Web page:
All work and no play is wearing me out. But a big deadline is past and now I have a little breathing room. I think. Originally I thought the project would be done on Wednesday but it looks like I'll have at least another week or two of stuff to do. I'll find out more at a meeting tomorrow. Work is good, just not 'all work'.
But I'm taking the weekend off and hopefully I can get some weave pole practice in and pay some attention to the dogs. Because somebody is going a little nutty.
Who needs you? I have Watering Can. Watering Can is my new best friend.
Hopefully I can make up for all the lost triathlon and agility training in the next few weeks. I'm more concerned about the triathlon, the bike course is tougher this year but plays more to my strengths (climbing) when I'm in shape. But if I'm out of shape and have to deal with all those steep hills on the bike and run-yikes. It will not be pretty. In any case it feels good to finally have my life and what's left of the summer back.
This morning I went to a meeting of a structural engineering group I recently joined and the speaker was a forensic engineer who'd gone to Haiti to assist the Army Corps. of Engineers and FEMA with rescue/recovery after the earthquake. Unfortunately I arrived later than I'd hoped and was just sitting down as the speaker began. Normally it's not a problem, people can eat during the presentation, but with this particular subject matter, well, it's a little hard to choke down your eggs while you're trying not to bawl your eyes out in front of zillions of fellow engineers. It was a fascinating presentation though. The guy had to go in there-before they'd even let the sniffer dogs, he joked-and determine if the structures were safe enough (and could survive aftershocks) for the rescue/recovery crews to go in and if not figure out how to shore them up if possible. I can't even imagine the pressure of those decisions. You don't want to endanger rescue crews and create new victims but you also want to do what you can to rescue survivors. And there is not a lot of time for thinking about it, you have to make those difficult decisions very quickly and on the spot. There's no going back to the office to run numbers and consult codes or research journals. On the one hand it was a bit of a dog and pony show, I would have preferred a more technical discussion about his methodology but to be fair he was condensing a 2 1/2 hour presentation into an hour and it was still very eye opening and moving. I've long been fascinated with the idea of doing forensic engineering but after looking into it I've sort of gone off the idea and this really put the nail in the coffin of that notion. I'm far too neurotic to crawl on my stomach in an area so confined I'm scraping my back against a collapsed concrete slab and an aftershock happens and I have to crawl out backwards, still on my stomach, with the whole world shaking around me. I give huge props to the people who can do that sort of thing but I'll openly admit that I'm not one of them.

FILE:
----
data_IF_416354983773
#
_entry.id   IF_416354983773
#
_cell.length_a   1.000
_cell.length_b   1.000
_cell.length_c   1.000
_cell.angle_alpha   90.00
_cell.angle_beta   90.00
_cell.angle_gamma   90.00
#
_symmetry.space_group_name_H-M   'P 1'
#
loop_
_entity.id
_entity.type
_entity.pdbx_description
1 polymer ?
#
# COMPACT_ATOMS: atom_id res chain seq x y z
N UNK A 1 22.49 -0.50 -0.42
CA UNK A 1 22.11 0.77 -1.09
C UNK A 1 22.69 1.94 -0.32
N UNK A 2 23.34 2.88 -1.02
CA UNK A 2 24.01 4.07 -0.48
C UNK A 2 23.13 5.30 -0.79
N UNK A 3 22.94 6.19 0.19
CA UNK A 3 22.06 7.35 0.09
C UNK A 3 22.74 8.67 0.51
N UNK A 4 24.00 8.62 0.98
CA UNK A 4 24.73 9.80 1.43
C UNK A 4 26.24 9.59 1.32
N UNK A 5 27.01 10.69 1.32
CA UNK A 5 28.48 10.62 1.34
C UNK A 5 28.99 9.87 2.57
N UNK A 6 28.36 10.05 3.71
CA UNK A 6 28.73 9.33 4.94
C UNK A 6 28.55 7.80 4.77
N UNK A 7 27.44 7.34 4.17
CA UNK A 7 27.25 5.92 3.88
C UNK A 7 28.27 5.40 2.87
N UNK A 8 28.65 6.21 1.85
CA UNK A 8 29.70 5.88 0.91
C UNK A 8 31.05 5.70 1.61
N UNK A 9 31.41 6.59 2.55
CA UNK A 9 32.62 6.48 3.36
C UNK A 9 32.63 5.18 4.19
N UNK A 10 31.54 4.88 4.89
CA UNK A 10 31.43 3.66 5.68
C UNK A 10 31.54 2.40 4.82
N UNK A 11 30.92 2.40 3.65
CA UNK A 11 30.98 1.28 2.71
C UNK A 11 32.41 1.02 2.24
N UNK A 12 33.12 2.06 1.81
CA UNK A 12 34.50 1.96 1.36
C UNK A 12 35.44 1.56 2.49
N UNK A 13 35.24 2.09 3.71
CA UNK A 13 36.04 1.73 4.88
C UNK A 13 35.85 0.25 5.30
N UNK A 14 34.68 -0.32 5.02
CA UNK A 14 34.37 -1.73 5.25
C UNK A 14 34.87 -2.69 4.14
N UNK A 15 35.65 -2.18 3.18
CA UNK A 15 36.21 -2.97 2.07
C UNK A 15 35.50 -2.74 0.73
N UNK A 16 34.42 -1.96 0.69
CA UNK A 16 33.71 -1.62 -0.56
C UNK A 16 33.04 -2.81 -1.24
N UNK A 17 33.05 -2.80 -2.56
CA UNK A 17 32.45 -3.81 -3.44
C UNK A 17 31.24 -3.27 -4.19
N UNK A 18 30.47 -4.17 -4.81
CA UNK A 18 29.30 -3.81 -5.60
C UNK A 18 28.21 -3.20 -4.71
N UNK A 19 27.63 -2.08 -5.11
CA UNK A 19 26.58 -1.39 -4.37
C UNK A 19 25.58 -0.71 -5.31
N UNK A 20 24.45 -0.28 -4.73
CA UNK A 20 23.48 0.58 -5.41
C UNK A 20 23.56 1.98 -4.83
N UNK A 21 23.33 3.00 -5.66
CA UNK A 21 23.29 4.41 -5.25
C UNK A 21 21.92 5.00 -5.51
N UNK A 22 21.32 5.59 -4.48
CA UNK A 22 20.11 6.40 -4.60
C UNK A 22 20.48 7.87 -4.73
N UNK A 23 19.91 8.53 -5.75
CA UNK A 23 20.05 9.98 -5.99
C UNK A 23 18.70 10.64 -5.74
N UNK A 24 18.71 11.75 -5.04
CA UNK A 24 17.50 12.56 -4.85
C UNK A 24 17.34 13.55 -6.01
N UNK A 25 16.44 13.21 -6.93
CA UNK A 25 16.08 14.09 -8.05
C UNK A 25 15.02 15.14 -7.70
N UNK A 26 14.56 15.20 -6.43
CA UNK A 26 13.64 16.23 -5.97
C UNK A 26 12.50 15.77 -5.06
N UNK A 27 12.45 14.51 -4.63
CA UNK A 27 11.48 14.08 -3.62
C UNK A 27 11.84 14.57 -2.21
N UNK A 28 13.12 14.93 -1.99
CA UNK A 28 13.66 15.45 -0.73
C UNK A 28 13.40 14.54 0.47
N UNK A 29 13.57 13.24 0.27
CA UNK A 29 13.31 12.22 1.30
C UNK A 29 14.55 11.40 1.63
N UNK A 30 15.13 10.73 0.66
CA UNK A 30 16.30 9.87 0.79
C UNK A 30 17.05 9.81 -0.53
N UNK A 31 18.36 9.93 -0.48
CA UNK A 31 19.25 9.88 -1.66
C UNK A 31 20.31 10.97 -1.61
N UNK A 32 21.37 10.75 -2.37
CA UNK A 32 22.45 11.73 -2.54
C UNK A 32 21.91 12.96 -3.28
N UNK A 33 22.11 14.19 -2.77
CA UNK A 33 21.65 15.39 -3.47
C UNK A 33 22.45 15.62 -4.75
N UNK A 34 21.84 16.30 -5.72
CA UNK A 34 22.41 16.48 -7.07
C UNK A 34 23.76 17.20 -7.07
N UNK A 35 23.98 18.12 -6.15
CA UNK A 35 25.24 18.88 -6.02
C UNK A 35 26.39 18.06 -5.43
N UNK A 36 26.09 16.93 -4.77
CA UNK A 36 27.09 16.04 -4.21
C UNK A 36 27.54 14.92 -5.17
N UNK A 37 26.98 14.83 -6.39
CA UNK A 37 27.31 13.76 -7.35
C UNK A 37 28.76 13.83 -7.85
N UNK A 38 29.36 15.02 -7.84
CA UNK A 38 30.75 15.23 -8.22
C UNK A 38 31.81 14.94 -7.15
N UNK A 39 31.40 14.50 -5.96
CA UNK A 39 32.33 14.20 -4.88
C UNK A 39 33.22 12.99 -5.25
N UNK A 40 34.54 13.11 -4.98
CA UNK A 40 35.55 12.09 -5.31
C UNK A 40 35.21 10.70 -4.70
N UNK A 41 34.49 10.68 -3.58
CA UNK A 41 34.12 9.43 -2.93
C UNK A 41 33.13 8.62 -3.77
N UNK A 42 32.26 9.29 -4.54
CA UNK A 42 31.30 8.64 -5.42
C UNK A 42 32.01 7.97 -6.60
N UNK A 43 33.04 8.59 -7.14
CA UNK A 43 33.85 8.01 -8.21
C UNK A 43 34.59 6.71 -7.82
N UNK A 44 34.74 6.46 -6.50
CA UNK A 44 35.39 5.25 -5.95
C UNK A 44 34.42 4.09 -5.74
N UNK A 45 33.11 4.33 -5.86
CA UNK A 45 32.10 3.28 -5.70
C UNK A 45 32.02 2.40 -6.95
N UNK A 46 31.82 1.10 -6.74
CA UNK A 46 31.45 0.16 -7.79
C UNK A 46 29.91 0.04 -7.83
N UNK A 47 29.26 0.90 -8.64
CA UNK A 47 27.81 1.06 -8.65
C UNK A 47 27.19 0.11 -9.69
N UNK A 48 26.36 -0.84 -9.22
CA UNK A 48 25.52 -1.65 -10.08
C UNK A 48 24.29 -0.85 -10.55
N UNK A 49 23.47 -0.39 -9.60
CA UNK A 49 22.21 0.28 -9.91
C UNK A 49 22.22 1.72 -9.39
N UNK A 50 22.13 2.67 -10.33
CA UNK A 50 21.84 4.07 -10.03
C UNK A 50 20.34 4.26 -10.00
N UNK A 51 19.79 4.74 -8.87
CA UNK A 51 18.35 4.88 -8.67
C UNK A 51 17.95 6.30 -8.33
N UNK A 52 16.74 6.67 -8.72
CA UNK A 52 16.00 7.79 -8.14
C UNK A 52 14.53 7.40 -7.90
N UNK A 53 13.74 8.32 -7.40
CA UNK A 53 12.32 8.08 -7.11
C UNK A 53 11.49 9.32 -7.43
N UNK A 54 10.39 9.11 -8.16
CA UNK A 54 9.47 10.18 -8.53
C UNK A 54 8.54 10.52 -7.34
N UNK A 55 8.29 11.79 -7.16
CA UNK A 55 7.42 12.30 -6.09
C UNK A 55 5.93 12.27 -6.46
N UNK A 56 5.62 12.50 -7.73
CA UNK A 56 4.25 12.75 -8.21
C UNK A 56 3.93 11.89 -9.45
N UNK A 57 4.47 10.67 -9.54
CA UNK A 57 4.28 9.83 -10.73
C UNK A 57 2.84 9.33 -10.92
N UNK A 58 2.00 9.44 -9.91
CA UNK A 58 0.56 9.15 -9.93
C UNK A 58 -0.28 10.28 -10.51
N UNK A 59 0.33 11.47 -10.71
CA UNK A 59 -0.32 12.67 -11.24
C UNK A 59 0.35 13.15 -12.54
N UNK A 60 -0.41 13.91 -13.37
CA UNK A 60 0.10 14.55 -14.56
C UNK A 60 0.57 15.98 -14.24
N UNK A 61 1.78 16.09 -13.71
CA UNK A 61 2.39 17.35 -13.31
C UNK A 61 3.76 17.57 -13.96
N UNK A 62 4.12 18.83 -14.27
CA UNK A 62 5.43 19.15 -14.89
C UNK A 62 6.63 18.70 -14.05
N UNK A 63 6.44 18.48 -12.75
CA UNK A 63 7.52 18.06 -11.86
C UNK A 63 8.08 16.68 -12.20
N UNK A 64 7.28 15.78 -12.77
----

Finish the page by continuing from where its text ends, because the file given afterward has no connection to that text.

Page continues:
I was hankering to ask him some difficult questions like, 'Did you ever send the rescue crew in and something collapsed and people died?' or 'Did you ever have to leave survivors behind because there simply was no safe way to rescue them?' But they seemed like insensitive questions and I didn't think it right to ask them in that situation.
One interesting cultural side note that I was unaware of is that voodoo in Haiti is not just a religion, it's also their form of law. So if you have a dispute with a neighbor over a property line or whatever you go to a voodoo guy and he sorts it out. I'm thinking maybe the City of Boulder should adopt this idea for petty disputes and code compliance issues and televise it. Voodoo Court T.V. And now I'm going to find a dead chicken head in my bed for this sort of blasphemy. Anyway, it's no wonder there are no building codes being enforced was the point. And I thought it was merely the corrupt 'government' or lack of government and gripping poverty that was responsible but it turns out the voodoo had a hand in it too.
I'm not sure what the future holds for Haiti from a rebuilding perspective, he didn't talk all that much about it beyond saying that it seemed like people were going to do things better this time around. Though the bigger problem right now is hauling all the debris away so there even is room to build and that sounds like a monumental project in itself. He also said there were funds for rebuilding that hadn't been spent yet and they were going to things like orphanages and more immediate needs and not rebuilding efforts.
Lots more interesting stuff but I'll leave it at that for now. Who says engineers are boring?